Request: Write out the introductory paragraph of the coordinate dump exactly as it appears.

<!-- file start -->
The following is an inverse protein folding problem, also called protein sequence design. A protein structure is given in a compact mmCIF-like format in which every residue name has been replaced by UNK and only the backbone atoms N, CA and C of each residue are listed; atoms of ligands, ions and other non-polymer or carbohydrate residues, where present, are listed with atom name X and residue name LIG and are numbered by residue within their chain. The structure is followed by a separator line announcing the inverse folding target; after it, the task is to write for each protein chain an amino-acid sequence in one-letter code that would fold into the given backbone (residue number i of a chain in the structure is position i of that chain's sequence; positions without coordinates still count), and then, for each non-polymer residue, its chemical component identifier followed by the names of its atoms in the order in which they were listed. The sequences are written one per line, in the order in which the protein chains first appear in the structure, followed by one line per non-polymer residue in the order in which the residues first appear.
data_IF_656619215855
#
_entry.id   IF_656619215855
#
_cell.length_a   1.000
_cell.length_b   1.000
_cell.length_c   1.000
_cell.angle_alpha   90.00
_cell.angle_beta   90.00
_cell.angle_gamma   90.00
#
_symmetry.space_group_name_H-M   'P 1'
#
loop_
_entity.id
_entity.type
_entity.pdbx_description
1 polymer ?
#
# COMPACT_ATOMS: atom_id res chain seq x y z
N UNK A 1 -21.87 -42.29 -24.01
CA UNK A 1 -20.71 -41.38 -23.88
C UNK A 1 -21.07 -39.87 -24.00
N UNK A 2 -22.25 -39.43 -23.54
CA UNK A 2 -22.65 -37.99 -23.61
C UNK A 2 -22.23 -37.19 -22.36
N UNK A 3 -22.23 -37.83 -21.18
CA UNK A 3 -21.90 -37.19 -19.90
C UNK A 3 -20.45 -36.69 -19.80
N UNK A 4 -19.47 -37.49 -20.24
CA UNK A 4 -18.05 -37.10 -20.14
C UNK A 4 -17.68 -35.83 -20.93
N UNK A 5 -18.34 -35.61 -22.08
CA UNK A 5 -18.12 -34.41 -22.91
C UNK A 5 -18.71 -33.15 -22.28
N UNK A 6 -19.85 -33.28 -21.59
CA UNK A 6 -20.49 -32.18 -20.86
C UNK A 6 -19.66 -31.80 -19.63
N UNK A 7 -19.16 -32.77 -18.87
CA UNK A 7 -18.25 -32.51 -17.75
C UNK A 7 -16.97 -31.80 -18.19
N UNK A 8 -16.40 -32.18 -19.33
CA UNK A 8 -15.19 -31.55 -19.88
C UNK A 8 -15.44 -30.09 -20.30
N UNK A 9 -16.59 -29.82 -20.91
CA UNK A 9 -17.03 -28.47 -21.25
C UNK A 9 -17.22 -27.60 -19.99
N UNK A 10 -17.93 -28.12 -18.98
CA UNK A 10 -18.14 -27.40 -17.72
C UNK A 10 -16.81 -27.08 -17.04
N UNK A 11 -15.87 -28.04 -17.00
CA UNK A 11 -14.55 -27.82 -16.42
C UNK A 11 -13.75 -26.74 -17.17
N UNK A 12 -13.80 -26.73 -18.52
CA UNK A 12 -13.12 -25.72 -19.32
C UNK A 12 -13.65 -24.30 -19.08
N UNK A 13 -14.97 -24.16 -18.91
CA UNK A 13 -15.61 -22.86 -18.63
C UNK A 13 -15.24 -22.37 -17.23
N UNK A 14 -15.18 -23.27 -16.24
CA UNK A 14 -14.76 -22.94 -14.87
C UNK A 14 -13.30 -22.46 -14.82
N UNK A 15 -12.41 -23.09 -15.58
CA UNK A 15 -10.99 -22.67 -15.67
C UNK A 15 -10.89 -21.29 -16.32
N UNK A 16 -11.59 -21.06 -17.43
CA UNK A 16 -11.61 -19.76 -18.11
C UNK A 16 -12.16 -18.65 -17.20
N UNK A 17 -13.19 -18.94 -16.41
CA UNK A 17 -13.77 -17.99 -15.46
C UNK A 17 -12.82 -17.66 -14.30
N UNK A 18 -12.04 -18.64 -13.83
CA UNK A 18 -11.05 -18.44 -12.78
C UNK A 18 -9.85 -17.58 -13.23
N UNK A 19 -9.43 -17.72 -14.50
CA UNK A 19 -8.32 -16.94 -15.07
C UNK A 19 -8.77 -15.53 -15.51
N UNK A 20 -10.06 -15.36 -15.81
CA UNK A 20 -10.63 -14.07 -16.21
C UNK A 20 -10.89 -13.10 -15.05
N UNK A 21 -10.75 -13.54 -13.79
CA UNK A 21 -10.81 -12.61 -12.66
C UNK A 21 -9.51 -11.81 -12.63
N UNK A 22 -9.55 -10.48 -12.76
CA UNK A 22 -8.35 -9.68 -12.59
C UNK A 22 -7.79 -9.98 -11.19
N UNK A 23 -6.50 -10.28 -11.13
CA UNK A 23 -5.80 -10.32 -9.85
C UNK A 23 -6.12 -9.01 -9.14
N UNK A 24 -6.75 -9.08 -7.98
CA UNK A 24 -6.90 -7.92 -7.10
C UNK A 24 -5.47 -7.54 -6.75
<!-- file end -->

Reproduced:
The following is an inverse protein folding problem, also called protein sequence design. A protein structure is given in a compact mmCIF-like format in which every residue name has been replaced by UNK and only the backbone atoms N, CA and C of each residue are listed; atoms of ligands, ions and other non-polymer or carbohydrate residues, where present, are listed with atom name X and residue name LIG and are numbered by residue within their chain. The structure is followed by a separator line announcing the inverse folding target; after it, the task is to write for each protein chain an amino-acid sequence in one-letter code that would fold into the given backbone (residue number i of a chain in the structure is position i of that chain's sequence; positions without coordinates still count), and then, for each non-polymer residue, its chemical component identifier followed by the names of its atoms in the order in which they were listed. The sequences are written one per line, in the order in which the protein chains first appear in the structure, followed by one line per non-polymer residue in the order in which the residues first appear.